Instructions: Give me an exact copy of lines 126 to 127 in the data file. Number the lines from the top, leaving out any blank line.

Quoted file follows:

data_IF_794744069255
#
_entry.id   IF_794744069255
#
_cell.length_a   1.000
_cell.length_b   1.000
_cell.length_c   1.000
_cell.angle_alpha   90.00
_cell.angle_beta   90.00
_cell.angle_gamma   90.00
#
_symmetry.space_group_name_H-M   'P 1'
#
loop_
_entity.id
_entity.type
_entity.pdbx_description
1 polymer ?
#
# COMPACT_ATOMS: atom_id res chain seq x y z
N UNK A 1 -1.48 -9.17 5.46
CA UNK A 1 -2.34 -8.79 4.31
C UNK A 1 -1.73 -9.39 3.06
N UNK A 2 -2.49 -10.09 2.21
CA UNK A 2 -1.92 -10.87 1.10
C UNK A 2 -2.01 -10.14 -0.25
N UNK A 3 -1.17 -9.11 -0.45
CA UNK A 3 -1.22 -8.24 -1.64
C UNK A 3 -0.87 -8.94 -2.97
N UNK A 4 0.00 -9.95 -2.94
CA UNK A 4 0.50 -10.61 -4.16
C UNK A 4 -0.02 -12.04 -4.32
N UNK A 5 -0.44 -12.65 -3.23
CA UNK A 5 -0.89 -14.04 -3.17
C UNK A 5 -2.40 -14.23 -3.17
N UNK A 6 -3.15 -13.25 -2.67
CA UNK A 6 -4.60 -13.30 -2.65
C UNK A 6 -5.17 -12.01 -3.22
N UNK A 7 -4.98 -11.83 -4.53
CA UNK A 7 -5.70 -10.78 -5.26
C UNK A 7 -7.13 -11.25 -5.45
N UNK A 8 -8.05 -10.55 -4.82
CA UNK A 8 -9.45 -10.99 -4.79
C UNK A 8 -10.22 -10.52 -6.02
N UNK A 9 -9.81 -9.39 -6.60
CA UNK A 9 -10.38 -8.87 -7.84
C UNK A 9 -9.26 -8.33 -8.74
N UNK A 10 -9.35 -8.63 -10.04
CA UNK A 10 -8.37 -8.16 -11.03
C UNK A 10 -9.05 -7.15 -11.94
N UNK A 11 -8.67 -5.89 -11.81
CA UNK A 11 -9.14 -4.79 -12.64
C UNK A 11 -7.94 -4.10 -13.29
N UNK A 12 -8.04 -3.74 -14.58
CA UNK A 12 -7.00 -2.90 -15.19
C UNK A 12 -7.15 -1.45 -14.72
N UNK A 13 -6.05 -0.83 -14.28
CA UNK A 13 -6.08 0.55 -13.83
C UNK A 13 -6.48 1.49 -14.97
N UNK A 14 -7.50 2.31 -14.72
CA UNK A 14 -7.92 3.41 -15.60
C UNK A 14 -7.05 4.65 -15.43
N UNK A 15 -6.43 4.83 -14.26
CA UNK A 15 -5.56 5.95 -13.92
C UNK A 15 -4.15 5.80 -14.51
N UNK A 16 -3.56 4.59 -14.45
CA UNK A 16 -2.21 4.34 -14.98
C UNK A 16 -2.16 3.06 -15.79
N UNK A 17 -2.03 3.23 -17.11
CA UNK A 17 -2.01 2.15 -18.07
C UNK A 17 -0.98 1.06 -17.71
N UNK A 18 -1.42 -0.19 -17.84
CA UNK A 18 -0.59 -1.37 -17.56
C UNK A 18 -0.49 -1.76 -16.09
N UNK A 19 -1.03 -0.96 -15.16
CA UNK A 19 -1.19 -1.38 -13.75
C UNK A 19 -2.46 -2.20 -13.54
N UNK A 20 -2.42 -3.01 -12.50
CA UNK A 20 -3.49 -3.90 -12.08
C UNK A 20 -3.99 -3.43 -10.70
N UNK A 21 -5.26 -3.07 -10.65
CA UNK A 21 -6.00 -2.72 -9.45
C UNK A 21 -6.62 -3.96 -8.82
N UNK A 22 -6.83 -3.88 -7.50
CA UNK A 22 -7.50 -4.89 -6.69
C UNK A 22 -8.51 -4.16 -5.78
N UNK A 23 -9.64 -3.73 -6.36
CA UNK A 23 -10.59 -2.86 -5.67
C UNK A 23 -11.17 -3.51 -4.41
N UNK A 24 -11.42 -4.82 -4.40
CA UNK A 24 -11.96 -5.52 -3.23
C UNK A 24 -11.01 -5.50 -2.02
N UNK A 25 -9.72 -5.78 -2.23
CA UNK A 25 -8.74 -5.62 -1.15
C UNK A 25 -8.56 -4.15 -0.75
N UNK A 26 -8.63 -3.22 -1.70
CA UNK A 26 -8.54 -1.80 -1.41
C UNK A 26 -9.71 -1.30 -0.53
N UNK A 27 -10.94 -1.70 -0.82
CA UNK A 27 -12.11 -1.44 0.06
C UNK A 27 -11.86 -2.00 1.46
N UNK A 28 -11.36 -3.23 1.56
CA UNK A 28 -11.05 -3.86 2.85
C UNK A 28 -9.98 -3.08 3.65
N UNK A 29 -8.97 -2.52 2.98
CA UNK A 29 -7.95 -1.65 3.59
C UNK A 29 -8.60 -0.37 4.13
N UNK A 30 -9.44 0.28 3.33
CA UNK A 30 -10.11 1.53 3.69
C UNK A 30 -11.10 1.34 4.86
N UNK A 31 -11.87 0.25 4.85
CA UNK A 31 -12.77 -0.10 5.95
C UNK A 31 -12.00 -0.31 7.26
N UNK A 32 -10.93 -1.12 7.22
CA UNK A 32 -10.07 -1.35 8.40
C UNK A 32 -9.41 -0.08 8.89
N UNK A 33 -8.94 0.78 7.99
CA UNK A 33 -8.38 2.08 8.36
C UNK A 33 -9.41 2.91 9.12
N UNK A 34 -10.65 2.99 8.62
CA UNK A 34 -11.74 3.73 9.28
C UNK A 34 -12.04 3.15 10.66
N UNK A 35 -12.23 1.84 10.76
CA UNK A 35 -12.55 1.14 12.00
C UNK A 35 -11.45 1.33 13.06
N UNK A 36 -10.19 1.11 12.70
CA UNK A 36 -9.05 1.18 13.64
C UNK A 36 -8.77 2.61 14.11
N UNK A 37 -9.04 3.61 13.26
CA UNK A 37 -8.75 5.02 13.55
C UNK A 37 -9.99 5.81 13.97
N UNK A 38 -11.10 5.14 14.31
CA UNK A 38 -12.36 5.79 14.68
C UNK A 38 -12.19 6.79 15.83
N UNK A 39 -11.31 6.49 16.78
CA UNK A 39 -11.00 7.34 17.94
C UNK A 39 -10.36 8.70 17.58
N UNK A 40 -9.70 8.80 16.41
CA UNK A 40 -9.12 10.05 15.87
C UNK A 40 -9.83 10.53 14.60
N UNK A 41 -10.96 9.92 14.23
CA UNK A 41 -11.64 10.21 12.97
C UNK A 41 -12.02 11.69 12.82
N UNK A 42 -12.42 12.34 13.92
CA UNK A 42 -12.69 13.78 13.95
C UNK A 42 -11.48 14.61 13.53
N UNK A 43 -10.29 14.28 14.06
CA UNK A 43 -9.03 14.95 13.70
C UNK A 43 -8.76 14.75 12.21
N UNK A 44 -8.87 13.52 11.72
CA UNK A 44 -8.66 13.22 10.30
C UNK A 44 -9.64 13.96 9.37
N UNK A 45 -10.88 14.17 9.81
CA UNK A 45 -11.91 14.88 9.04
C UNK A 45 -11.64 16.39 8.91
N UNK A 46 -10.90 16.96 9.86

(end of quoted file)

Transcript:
N UNK A 36 -10.19 1.11 12.70
CA UNK A 36 -9.05 1.18 13.64